Research led by two French institutions shows that farmland comprising small fields sown with different types of crops is conducive to plant and animal diversity. Promoting such landscapes would help make up for the loss of natural and semi-natural habitats between crops.
A study led by France’s National Institute for Agricultural Research (INRA) and National Centre for Scientific Research (CNRS) has broken new ground by showing, on a very large geographical scale, that creating an agricultural landscape with small fields and different types of crops is conducive to plant and animal diversity. Doing so could be a way of dealing with the loss of natural and semi-natural habitats between crops.
The results of the study have just been published in the journal PNAS (Proceedings of the National Academy of Sciences of the United States of America). Those involved in the study include Lluís Brotons, a CSIC researcher and member of the InForest research unit run jointly by CREAF and the Catalan Forest Science and Technology Centre (CTFC); the CTFC researchers David Giralt, Gerard Bota and Assu Gil Tena; the University of Lleida researchers Jordi Recasens, Xavier O. Solé-Senan and Irene Robleño; CREAF researcher Jordi Bosch; and José Antonio Barrientos, professor of zoology at the Autonomous University of Barcelona. Researchers from the University of Alicante, the University of Murcia and Rey Juan Carlos University also contributed to the study, as did members of research centres from Canada, Germany, Hungary, Sweden, Switzerland and the UK.
Reducing field size from 5 to 2.8 ha has the same effect as increasing the proportion of natural and semi-natural habitats from 0.5 to 11%.
The authors of the study suggest boosting plant and animal diversity by promoting agricultural policies aimed at reducing the size of crop fields and diversifying crops on farmland. As Xavier O. Solé-Senan underlines, a complex crop mosaic is beneficial to biodiversity and keeps land productive; additionally, it makes the recovery of productive landscapes with a far greater level of resilience possible. Having natural and semi-natural vegetation on farmland complements the effect of such a mosaic and is another useful means of encouraging biodiversity. “Reducing field size from 5 to 2.8 ha is as beneficial as increasing the proportion of semi-natural habitats from 0.5 to 11%”, reports Lluís Brotons.
The study also shows that land management decisions made by local farmers and cooperatives have a major impact on biodiversity. “Heterogeneity on a more local level is a key factor in the variation in the biodiversity levels that we observed during the study”, points out David Giralt.
A large-scale study: 30 laboratories, 1,305 fields, 435 areas of farmland, and over 167,000 specimens of 2,795 species spread across 7 taxonomic groups.
The international research team reached its conclusions by running a large-scale study that involved 30 laboratories and a single empirical approach in 8 regions of Europe and Canada. One of the regions in question was in the drylands on Lleida’s plain (Urgell, Segarra and Garrigues) and the team responsible for it was coordinated by Lluís Brotons. Overall, the researchers monitored 1,305 cultivated fields in 435 1-km2 areas of farmland, and identified more than 167,000 specimens of 2,795 species spread across 7 taxonomic groups (birds, butterflies, bees, hoverflies, spiders, ground beetles and plants). They then calculated a synthetic index integrating their data on the 7 taxonomic groups to determine the level of agricultural biodiversity of each of the 435 areas of farmland.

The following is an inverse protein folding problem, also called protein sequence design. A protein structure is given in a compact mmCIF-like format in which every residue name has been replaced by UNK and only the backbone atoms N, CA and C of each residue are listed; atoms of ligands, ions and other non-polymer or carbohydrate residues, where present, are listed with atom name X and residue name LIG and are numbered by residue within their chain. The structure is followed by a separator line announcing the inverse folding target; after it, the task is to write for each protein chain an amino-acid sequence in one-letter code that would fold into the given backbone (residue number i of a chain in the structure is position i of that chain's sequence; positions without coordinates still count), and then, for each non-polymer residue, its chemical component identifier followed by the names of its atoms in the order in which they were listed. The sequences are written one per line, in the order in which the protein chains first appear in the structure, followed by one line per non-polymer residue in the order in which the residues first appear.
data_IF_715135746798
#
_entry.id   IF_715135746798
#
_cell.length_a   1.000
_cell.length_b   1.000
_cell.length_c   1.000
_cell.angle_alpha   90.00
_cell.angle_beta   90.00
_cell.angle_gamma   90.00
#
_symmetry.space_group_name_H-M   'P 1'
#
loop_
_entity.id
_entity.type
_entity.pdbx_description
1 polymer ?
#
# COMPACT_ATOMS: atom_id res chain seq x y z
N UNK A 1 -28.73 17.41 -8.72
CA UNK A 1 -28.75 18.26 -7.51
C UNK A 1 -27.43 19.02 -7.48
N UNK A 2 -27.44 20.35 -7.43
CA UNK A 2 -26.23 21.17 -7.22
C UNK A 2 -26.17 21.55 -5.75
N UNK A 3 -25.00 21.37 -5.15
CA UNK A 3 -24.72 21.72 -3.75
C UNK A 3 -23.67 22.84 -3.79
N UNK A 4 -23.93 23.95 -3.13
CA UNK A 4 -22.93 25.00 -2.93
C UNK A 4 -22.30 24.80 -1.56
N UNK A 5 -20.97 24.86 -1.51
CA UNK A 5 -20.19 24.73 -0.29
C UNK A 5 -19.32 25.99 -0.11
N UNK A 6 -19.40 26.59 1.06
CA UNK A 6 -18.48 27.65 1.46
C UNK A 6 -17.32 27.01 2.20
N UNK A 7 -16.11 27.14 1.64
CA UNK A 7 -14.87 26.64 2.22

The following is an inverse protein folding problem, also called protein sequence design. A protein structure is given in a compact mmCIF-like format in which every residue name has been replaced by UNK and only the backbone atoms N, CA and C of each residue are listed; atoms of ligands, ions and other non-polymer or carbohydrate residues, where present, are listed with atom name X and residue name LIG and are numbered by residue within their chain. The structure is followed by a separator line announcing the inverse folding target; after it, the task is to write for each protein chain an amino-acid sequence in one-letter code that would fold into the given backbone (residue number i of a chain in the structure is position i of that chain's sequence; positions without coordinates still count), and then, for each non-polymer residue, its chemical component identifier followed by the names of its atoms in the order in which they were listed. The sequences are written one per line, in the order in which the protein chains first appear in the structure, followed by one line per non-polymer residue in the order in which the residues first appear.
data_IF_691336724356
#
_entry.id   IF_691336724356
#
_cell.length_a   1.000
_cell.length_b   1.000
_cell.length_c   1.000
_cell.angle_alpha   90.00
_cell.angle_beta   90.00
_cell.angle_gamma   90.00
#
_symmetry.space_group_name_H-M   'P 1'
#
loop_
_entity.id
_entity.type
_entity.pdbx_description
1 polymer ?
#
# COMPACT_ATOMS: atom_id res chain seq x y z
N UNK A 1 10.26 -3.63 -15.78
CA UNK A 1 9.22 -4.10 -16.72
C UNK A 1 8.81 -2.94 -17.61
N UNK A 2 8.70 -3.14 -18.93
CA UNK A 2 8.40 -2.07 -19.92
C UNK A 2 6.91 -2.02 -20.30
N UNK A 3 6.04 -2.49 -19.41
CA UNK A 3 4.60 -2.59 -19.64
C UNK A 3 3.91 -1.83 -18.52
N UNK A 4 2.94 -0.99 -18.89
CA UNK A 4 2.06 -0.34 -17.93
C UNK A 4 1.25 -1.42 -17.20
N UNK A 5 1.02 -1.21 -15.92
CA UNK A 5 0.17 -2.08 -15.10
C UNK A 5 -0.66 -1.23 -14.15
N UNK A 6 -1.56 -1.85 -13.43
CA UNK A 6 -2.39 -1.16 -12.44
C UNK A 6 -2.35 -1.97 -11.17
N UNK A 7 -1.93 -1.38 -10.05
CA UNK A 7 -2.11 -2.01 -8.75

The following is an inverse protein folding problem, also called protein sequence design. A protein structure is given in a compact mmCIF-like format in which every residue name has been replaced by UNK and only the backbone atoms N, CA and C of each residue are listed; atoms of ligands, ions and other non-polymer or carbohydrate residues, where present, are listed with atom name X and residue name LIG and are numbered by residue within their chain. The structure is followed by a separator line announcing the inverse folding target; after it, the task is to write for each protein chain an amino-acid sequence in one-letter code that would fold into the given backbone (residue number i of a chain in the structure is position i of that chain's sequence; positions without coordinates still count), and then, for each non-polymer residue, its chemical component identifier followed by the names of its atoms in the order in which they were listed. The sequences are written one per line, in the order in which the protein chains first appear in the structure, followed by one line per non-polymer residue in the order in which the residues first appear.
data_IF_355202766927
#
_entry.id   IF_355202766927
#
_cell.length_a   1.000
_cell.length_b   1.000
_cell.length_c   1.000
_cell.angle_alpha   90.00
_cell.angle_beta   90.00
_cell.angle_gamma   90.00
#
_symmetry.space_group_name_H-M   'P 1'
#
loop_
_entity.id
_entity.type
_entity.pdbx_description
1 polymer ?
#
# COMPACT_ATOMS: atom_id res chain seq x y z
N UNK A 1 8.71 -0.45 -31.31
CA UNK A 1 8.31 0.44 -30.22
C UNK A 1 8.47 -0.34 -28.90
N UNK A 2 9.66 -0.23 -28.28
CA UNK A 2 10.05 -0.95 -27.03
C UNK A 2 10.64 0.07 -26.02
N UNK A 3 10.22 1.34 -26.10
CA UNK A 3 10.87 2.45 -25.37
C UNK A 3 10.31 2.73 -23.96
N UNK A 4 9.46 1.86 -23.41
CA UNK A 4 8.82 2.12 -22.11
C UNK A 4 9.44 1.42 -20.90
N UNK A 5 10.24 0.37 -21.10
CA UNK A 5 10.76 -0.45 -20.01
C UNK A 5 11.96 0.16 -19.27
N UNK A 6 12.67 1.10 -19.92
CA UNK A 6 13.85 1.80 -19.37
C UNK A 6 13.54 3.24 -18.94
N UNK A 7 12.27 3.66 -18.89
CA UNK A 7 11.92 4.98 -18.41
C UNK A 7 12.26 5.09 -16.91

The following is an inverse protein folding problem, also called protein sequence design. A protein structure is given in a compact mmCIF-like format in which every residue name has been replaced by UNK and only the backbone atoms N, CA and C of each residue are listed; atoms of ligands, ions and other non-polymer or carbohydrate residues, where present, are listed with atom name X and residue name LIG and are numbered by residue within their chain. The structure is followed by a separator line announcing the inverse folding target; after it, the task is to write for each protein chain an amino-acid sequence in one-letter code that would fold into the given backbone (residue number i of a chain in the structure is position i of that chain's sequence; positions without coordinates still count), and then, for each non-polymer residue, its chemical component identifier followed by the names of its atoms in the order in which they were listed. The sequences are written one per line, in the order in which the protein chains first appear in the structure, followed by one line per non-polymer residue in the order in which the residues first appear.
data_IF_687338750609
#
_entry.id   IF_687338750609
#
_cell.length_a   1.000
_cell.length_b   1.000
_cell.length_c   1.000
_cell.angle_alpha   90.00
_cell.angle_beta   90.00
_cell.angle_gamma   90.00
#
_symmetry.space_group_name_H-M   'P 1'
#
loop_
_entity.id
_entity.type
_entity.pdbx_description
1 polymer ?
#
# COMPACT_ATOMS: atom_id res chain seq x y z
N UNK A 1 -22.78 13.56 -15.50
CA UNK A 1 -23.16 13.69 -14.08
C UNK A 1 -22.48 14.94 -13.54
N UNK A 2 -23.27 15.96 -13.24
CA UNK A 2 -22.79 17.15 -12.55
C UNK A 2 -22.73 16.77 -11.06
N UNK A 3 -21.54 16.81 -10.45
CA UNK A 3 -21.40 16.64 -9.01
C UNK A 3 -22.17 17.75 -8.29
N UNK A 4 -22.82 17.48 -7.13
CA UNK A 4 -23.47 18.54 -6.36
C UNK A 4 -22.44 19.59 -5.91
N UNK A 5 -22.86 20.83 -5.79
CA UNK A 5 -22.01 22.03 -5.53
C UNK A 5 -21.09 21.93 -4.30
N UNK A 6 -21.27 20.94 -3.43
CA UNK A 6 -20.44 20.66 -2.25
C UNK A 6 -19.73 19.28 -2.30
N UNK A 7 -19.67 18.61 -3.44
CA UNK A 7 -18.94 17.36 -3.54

Lleida: small fields but little crop diversity
“Compared to farmland elsewhere in the world, Catalonia’s crop fields are relatively small and the crop species cultivated in them vary relatively little”, states Jordi Bosch. “To boost biodiversity, it’s very important that we avoid large-scale monoculture and promote the coexistence of different crops in each landscape”, he adds.
The relationship between greater biodiversity and smaller fields with more varied crops was clearest in the case of the farmland in Lleida monitored for the study. Bearing that in mind, says Gerard Bota, “simplifying agricultural landscapes in this part of Catalonia could have an extraordinarily negative impact, owing to their high level of singular biodiversity and the presence of many at-risk species”. To illustrate his point, he mentions that species of spiders never previously recorded in Catalonia were detected during the study.
The study leaves no doubt as to the value of small crop fields, which have a positive effect on biodiversity even when there is no semi-natural vegetation between them (e.g. bushes, wide grassy strips or rows of trees). “A highly varied collage of crops boosts agricultural biodiversity too, because different types of crops often harbour different species and provide complementary resources necessary for their survival”, explains Jordi Recasens.
Crop diversification is most beneficial when natural or semi-natural habitats cover more than 11% of an area of farmland.
Another important finding from the study, in the words of Irene Robleño, is that “crop diversification is especially beneficial when more than 11% of an agricultural landscape consists of semi-natural habitats, which was the case of half of the areas of farmland we sampled”.